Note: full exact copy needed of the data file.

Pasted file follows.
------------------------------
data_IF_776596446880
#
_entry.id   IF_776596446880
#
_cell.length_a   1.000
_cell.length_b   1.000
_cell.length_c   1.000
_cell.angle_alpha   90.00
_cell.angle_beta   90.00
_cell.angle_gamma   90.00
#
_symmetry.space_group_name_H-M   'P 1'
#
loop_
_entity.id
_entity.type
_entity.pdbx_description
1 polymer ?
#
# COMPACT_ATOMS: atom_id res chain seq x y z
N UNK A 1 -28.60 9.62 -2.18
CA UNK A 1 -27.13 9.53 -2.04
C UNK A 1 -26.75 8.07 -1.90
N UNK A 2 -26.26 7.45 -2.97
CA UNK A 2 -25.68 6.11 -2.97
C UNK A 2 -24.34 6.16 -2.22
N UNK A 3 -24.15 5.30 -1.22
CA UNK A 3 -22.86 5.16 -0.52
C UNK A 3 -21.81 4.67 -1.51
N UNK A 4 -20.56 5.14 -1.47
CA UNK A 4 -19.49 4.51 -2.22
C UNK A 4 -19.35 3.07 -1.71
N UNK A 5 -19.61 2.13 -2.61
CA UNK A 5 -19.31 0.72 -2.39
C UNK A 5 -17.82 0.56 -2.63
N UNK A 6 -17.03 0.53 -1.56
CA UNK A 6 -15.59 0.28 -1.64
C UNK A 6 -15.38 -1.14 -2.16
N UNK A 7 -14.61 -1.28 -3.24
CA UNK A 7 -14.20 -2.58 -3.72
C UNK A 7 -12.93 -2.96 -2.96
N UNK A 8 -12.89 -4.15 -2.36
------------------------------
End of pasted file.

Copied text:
data_IF_776596446880
#
_entry.id   IF_776596446880
#
_cell.length_a   1.000
_cell.length_b   1.000
_cell.length_c   1.000
_cell.angle_alpha   90.00
_cell.angle_beta   90.00
_cell.angle_gamma   90.00
#
_symmetry.space_group_name_H-M   'P 1'
#
loop_
_entity.id
_entity.type
_entity.pdbx_description
1 polymer ?
#
# COMPACT_ATOMS: atom_id res chain seq x y z
N UNK A 1 -28.60 9.62 -2.18
CA UNK A 1 -27.13 9.53 -2.04
C UNK A 1 -26.75 8.07 -1.90
N UNK A 2 -26.26 7.45 -2.97
CA UNK A 2 -25.68 6.11 -2.97
C UNK A 2 -24.34 6.16 -2.22
N UNK A 3 -24.15 5.30 -1.22
CA UNK A 3 -22.86 5.16 -0.52
C UNK A 3 -21.81 4.67 -1.51
N UNK A 4 -20.56 5.14 -1.47
CA UNK A 4 -19.49 4.51 -2.22
C UNK A 4 -19.35 3.07 -1.71
N UNK A 5 -19.61 2.13 -2.61
CA UNK A 5 -19.31 0.72 -2.39
C UNK A 5 -17.82 0.56 -2.63
N UNK A 6 -17.03 0.53 -1.56
CA UNK A 6 -15.59 0.28 -1.64
C UNK A 6 -15.38 -1.14 -2.16
N UNK A 7 -14.61 -1.28 -3.24
CA UNK A 7 -14.20 -2.58 -3.72
C UNK A 7 -12.93 -2.96 -2.96
N UNK A 8 -12.89 -4.15 -2.36